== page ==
MICHEL MARTIN, HOST:
We turn now to an unexpected consequence of getting caught up in the justice system. By now, many people know that getting involved in a criminal proceeding can be expensive. But they're probably thinking about attorneys' fees. What you might not know about - unless you've been there - are the other fees that are increasingly being charged to defendants when they go through court or to prison or receive probation or parole.
Fees for things like home detention and probation services, even public defenders are leaving some poor defendants thousands of dollars in debt. A new NPR investigation found an enormous increase in these types of fees across the country. And NPR investigative correspondent Joseph Shapiro is with us now to tell us more. Welcome back. Thanks so much for joining us once again.
JOSEPH SHAPIRO, BYLINE: Thank you, Michel.
MARTIN: What kinds of fees are we talking about, and how did this all start?
SHAPIRO: How did I get started on this? I started doing some reporting on plea deals, and I was talking to Stephen Bright, who heads the Southern Center for Human Rights. And he said, you know, really, you should look at this issue of all these fees that pile up on people.
He said, we can have people go through the court; they accept a plea deal to avoid time in jail - and maybe it's on some nonviolent misdemeanor. And they sign the plea deal, but they - and they're glad they haven't gone to jail. But they haven't really been paying attention to all the things that are in this deal. And it might be that they - some provisions, and they have to pay all these fines and fees. And then they can't afford it, they fall behind, and they go to jail anyway.
MARTIN: You go to jail for not paying fines?
SHAPIRO: Yeah. These can add up to hundreds, thousands of dollars. And when people don't pay, they violated probation. You violate probation, a warrant's out for your arrest. You can go back to jail. We got the jail records for one county in Washington state, Benton County, Washington. On a typical day, 25 percent of the people who are in the county jail come through on a misdemeanor court. Twenty-five percent of those people were there simply because they had not paid fines and fees.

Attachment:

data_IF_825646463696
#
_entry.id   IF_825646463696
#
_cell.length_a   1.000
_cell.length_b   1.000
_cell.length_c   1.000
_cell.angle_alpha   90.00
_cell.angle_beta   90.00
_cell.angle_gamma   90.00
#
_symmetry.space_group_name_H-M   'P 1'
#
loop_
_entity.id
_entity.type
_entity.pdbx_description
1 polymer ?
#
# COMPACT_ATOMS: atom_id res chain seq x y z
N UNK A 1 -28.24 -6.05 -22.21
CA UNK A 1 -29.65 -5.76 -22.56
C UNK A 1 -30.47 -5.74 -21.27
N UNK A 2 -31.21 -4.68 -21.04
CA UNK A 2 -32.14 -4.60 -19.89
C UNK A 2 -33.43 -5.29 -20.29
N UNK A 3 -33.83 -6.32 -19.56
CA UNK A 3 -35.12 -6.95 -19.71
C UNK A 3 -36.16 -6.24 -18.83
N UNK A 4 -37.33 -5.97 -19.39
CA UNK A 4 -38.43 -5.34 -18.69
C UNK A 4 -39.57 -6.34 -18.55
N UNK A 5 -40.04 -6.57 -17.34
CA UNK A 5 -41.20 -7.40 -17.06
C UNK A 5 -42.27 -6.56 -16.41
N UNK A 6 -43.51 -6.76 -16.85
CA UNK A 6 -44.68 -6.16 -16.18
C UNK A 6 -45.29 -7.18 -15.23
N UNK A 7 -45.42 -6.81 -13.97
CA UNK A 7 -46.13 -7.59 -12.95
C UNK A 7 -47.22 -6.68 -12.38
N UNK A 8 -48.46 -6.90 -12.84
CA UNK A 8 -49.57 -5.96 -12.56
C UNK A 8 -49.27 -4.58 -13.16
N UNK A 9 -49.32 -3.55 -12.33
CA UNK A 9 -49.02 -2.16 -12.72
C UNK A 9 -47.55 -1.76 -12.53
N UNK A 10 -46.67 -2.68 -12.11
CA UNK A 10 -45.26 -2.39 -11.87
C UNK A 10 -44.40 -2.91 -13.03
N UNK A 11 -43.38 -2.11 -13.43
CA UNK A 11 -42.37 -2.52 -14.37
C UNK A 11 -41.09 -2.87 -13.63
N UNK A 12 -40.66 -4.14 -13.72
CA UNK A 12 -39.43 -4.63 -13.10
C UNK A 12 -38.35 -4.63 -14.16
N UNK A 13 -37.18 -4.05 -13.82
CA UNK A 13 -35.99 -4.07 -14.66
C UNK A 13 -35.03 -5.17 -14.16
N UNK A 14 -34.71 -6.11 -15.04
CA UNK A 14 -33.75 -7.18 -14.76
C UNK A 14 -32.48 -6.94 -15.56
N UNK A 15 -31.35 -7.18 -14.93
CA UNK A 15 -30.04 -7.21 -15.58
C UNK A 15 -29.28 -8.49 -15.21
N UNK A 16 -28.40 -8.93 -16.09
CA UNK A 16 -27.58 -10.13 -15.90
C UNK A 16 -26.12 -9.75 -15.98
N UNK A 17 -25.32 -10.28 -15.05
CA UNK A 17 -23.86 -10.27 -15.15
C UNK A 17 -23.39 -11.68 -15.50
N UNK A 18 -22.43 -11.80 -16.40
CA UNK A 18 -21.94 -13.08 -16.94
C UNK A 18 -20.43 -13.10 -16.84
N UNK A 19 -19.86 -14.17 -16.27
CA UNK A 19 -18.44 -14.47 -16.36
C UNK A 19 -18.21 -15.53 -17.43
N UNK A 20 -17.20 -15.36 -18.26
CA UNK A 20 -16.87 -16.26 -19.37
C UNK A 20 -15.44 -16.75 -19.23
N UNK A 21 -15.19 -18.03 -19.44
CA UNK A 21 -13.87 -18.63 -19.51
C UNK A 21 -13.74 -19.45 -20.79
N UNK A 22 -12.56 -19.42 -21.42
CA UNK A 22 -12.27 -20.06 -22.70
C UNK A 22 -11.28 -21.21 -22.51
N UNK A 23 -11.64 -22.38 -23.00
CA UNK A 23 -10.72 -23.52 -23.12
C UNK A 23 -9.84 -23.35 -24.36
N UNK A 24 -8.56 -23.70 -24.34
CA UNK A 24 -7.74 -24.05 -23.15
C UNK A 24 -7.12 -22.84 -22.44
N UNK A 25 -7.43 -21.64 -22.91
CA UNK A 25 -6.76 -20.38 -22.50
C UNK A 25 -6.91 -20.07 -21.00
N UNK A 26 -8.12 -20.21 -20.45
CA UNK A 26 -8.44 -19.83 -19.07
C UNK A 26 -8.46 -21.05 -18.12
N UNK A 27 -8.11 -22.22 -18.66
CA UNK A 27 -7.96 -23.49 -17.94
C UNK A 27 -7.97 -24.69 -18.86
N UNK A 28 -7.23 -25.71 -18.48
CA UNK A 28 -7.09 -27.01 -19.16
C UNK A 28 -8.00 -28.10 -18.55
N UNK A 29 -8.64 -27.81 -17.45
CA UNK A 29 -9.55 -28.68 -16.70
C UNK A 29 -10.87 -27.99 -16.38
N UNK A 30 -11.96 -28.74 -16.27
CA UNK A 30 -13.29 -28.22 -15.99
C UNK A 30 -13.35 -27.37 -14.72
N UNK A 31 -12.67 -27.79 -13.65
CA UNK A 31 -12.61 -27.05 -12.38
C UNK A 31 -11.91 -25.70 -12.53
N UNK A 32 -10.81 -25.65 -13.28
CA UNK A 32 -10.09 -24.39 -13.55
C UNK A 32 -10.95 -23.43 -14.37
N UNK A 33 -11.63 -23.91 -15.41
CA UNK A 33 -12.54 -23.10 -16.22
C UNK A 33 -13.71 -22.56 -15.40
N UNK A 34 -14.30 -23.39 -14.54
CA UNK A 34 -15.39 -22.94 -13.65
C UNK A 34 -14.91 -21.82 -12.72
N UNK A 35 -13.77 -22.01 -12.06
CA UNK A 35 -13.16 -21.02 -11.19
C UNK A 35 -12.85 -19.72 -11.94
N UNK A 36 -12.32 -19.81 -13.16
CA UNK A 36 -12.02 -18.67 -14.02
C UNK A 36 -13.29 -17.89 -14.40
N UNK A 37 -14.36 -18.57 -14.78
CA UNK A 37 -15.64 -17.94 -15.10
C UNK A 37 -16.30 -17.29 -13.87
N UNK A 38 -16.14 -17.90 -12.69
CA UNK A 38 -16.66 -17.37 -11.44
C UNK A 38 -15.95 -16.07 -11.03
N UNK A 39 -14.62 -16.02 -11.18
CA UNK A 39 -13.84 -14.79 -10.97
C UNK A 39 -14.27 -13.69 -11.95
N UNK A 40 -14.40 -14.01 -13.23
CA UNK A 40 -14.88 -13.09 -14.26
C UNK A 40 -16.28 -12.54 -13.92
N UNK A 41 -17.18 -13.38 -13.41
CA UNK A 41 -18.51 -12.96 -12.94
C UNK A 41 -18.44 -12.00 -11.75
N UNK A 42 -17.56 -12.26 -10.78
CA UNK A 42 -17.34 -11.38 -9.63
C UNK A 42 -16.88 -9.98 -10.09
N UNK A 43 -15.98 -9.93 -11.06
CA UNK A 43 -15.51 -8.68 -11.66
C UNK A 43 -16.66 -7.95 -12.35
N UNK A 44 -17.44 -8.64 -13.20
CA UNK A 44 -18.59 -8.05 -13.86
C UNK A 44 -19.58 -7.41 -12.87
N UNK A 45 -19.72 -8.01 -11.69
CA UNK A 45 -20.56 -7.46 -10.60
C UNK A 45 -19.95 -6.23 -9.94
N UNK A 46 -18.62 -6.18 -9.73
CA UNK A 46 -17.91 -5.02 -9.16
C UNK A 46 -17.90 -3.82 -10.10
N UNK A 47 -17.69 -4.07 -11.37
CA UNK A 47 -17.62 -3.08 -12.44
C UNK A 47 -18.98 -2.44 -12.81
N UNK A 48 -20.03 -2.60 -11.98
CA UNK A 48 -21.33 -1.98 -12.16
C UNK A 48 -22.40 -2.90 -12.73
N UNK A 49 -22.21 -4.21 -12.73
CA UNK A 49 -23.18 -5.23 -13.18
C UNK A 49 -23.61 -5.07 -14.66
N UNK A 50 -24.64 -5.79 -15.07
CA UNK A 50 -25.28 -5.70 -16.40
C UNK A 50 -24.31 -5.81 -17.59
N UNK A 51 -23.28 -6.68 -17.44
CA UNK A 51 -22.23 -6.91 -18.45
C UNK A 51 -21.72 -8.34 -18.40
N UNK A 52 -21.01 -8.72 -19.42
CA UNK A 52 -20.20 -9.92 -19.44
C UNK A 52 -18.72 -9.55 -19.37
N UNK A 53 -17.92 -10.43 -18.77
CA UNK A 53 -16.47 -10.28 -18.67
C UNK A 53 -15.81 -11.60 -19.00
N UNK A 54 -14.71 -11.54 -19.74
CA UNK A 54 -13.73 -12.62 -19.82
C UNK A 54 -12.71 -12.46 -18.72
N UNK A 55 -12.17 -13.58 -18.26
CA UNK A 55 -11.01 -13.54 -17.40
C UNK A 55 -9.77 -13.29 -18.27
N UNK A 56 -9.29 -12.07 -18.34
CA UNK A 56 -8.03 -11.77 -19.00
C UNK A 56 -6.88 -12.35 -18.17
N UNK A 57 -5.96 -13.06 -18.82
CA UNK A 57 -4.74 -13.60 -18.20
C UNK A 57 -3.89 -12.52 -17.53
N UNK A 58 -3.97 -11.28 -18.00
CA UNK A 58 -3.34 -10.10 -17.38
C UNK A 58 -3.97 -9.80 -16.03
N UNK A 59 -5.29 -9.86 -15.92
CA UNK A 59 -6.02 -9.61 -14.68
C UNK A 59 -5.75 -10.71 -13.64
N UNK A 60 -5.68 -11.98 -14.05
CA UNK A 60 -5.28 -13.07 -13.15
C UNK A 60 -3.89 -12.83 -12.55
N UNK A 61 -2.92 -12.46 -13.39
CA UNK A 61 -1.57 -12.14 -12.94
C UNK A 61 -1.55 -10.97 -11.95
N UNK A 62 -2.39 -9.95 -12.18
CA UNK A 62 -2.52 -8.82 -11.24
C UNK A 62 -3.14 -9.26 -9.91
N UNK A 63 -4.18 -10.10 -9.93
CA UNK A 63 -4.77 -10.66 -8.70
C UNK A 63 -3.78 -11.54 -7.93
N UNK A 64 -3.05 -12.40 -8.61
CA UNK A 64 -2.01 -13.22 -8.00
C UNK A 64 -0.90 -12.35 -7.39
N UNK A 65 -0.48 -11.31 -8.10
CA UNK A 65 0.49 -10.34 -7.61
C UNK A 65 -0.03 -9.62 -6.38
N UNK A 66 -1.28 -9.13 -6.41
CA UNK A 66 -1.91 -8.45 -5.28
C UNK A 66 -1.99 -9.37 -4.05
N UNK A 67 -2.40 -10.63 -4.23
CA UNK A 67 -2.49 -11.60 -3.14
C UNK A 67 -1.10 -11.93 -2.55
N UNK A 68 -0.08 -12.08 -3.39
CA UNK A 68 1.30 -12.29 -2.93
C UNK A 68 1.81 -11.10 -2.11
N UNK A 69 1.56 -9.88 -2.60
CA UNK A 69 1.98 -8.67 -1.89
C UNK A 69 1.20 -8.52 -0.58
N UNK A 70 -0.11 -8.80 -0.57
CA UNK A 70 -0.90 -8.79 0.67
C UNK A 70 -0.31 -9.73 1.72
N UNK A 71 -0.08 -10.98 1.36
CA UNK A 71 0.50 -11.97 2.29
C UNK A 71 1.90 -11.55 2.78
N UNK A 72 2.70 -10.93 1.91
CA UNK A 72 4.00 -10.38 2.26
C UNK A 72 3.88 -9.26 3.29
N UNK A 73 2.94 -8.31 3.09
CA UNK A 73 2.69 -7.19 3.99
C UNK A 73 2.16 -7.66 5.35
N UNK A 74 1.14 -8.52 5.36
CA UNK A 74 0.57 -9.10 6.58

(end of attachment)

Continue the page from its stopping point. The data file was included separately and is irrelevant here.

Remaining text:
MARTIN: Your investigation found that defendants are even paying for government services that are constitutionally required, like having a public defender. I mean, I think anybody who's watched a cop show, a police procedural, has seen the Miranda warning. You know, you have the right to counsel, and if you can't afford counsel, one will be appointed for you. So how is it possible that people could be charged for that?
SHAPIRO: So they say, if you can't afford one, one will be provided for you. But you can be charged later. And we did a state-by-state survey. We found 43 states plus the District of Columbia allow a defendant to be charged for a public defender. And sometimes it's just an upfront administrative fee; $10 in New Mexico, up to $400 in Arkansas.
But sometimes it's a debt that gets charged for more. And the courts have justified this by saying, look, even poor people can afford something. Maybe it's that small administrative fee. Or maybe they'll get a good job tomorrow, or they'll win the lottery. And you can charge them, and they'll owe you for that later.
But what we found out when we did this investigation is that sometimes people just say, OK, I won't use a lawyer. Then they get in trouble. They go into court, and they don't have a lawyer. Or they just carry this debt forever.
MARTIN: You profiled a number of people with different situations, and I want to call attention to the case of Tom Barrett. And this is a story that'll be in a future piece in your story. But let's hear a little bit, and then we'll talk about it.
(SOUNDBITE OF ARCHIVED BROADCAST)
TOM BARRETT: I had to wear this monitor either for six months, pay $12 a day for six months, or spend 12 months in jail for stealing one can of beer. That doesn't seem like justice to me. I mean, I should not have taken that beer. I was dead wrong. But to spend 12 months in jail for stealing one can of beer, it just didn't - didn't seem right.
MARTIN: That doesn't seem right. So how did the 12 months in jail come about?
SHAPIRO: So in this case he got caught, he - shoplifting. He took a can of beer worth less than 2 bucks. And the judge says, all right, that's a minor offense. You can be released, but as a condition, you have to wear an electronic monitoring bracelet. Well, those things are expensive. And he had to pay $12 a day. He had to get a landline phone. He had to pay a private probation agency to supervise him. It was over $400 a month. This guy had been homeless. He just moved into subsidized housing. He was paying $25 a month for his apartment, and he had no income other than food stamps. So $12 a day, he couldn't afford it.
MARTIN: So did he go back to jail because...
SHAPIRO: He went back to...
MARTIN: ...He couldn't pay...
SHAPIRO: Right. Right.